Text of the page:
Skip to content
U.S. Department of Labor

Mine Safety and Health Administration
201 12th Street South, Suite 401
Arlington, VA 22202-5450

EFFECTIVE DATE: June 20, 2011 EXPIRATION DATE: 3/31/2024
LAST VALIDATED: 03/31/2021


                    Administrator for
                    Coal Mine Safety and Health

                    LINDA F. ZEILER
                    Acting Director of Technical Support

SUBJECT:   Suitability, Safety and Performance of Circuit Breakers


This program policy letter (PPL) is intended for Coal Mine Safety and Health Administration (MSHA) enforcement and Technical Support audit personnel, equipment manufacturers, repair facilities, coal mine operators, independent contractors, miners' representatives, and other interested parties. 


This PPL provides guidance on the examination, testing and maintenance requirements of circuit breakers under 30 C.F.R. §§ 75.900-3 and 77.900-1 regarding potentially dangerous conditions involving circuit breakers, including those that have been repaired or rebuilt.  It also emphasizes that the mine operator must keep a record of such examinations.



Under 30 C.F.R. §§ 75.900-3 and 77.900-1, circuit breakers, including those that have been repaired or rebuilt, must be examined and tested monthly and properly maintained by a qualified person to assure that they are in safe operating condition.  In addition, under § 75.512 and 77.502, during the weekly and monthly examination of electric equipment, when a potentially dangerous condition is found related to a circuit breaker, the circuit breaker must be removed from service until such condition is corrected. 

Some characteristics that should be addressed during the examination or maintenance of circuit breakers, including those that have been repaired or rebuilt include: integrity

and strength of the housing; internal and external electrical insulation; all component parts must be present and in working condition; identification labeling; and cleanliness.

In addition, 30 C.F.R. §§ 75.900-4 and 77.900-2 require that a record of examinations, testing, repairs, and adjustments be kept in a secure book approved by the Secretary.  When a circuit breaker is sent to a repair/rebuild facility for repairs and/or adjustments, a report of all repairs and adjustments should accompany the circuit breaker and the report should be included in the record book.

The attachment “Recommended Guidelines on Repair or Rebuild and Maintenance of Circuit Breakers” provides guidance for inspectors, auditors, mine operators, repair and rebuild shops, contractors, miners’ representatives, and other interested parties in recognizing improperly repaired or rebuilt or inadequately maintained circuit breakers.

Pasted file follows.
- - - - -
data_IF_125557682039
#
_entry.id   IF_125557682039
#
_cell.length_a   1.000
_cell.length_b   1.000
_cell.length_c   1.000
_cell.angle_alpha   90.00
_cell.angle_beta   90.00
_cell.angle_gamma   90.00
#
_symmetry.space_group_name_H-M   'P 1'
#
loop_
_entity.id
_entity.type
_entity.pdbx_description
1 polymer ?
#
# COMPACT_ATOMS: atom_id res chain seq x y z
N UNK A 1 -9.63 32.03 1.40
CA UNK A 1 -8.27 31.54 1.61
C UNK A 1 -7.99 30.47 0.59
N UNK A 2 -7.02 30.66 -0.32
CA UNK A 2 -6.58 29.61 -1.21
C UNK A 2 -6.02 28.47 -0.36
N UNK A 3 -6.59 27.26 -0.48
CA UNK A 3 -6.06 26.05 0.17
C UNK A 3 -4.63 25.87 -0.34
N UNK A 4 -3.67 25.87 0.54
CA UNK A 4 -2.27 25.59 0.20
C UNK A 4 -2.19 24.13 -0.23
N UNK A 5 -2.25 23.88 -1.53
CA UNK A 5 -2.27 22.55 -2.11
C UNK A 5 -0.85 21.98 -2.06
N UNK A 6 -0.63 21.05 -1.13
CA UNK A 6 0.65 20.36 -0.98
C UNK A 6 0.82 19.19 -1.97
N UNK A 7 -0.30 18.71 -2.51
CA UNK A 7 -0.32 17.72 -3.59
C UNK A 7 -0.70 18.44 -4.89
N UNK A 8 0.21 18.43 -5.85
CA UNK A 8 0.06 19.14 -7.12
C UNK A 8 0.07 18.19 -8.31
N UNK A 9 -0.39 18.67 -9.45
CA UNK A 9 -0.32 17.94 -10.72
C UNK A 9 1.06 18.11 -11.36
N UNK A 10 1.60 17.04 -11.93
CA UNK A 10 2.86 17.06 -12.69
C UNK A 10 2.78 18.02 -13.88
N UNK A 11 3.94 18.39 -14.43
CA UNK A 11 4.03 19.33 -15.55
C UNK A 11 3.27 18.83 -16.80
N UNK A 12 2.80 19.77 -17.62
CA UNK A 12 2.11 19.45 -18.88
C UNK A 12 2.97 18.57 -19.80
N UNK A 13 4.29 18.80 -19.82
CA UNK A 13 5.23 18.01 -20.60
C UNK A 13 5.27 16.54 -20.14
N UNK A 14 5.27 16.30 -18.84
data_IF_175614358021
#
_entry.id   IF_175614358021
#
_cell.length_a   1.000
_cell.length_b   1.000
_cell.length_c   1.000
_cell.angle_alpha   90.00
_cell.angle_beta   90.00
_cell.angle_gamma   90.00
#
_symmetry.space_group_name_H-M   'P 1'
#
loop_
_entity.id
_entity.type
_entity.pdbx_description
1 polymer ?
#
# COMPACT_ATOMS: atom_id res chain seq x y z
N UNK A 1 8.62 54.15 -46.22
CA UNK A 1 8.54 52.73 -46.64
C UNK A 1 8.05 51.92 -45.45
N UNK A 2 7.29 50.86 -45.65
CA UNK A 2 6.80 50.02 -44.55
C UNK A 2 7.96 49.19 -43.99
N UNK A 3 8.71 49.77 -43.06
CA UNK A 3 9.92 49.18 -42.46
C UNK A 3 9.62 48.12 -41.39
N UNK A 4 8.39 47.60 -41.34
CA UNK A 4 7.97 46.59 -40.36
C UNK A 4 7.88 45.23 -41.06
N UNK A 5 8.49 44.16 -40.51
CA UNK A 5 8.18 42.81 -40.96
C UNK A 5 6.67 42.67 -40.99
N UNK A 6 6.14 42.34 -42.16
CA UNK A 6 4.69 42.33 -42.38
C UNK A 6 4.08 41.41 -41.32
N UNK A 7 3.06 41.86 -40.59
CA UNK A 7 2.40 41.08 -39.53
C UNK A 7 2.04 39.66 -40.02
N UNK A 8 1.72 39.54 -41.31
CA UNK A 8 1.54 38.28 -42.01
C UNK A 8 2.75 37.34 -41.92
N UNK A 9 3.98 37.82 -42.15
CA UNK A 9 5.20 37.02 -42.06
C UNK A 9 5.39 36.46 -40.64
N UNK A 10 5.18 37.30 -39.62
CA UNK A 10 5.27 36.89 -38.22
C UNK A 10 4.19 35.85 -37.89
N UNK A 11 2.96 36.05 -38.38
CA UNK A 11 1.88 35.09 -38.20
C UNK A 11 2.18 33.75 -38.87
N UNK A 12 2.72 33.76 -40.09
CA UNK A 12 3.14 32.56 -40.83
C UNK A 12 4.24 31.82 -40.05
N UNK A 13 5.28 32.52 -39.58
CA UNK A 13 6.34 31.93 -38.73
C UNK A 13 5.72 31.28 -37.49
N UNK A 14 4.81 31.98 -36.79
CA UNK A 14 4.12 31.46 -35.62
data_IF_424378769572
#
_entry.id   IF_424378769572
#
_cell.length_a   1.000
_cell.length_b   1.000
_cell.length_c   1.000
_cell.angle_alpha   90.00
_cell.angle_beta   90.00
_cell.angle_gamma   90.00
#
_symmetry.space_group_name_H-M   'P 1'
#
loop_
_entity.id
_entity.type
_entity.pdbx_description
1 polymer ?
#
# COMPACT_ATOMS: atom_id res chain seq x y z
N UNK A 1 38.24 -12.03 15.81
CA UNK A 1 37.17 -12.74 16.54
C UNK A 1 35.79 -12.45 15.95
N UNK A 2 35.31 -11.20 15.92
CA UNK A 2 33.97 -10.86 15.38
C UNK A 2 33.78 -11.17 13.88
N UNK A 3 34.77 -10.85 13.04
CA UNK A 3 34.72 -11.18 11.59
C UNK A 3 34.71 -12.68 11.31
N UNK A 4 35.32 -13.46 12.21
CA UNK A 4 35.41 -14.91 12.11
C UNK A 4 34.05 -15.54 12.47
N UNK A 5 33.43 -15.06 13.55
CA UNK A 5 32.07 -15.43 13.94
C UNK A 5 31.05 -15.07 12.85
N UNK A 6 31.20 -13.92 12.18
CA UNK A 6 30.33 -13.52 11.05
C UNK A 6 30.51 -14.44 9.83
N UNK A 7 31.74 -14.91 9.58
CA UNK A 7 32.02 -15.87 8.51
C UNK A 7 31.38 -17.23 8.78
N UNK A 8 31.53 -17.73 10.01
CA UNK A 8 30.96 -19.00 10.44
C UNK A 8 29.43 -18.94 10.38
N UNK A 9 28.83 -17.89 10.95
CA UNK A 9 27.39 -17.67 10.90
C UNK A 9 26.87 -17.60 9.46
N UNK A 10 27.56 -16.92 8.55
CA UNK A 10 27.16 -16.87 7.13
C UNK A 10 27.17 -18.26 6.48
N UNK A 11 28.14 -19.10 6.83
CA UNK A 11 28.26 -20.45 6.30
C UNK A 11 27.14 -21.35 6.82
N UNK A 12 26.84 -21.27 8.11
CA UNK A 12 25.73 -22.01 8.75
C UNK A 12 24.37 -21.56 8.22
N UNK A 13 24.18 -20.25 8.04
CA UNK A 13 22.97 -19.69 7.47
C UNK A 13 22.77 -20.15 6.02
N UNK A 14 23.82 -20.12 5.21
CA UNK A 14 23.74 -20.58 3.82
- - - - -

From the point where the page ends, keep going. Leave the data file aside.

MSHA has become aware of issues relative to circuit breakers that have not been adequately maintained or have been improperly repaired or rebuilt.  These issues have been the cause of numerous serious accidents and at least one fatality.  Some of the hazardous conditions caused by inadequately maintained or improperly repaired or rebuilt circuit breakers include:

UVRs have been adjusted or blocked to prevent the circuit breaker from tripping.  If the UVR cannot perform its function, critical faults will not be cleared.  This will cause a dangerous condition that can result in a serious injury or a fatality.


MSHA’s authority for this PPL

The Federal Mine Safety and Health Act of 1977, as amended, 30 U.S.C. § 801 et seq.; 30 §§ C.F.R. 75.512, 77.502, 75.900-3, and 77.900-1.

Filing Instructions

This PPL should be filed behind the tab marked "Program Policy Letters" at the back of Volume II in the Program Policy Manual. 

Internet Availability

This PPL may be viewed on the Internet by accessing the MSHA Home Page at ( choosing “Compliance Info,” then choosing “Program Policy Letters.”


Issuing Offices and Contact Persons

Mine Safety and Health Enforcement, Safety Division
Rodney Adamson, (202) 693-9549

Technical Support, Approval and Certification Center
Ken Darby, (724) 547-2006


MSHA Program Policy Manual Holders
MSHA Special Interest Groups
Coal Mine Operators

 (NOTE: Pictures used are only examples.)

Prior History of Rebuild/Repair Facility
Based on inspection history and complaints, has the vendor had any previous issues with repair/rebuild problems that have required the removal and/or repair of a breaker repaired/rebuilt by that vendor?

External Criteria for further inspection and/or removal from service

  1. Labeling – if visible
    1. If the circuit breaker has been rebuilt by a third party facility, it should have the name of that rebuild facility attached.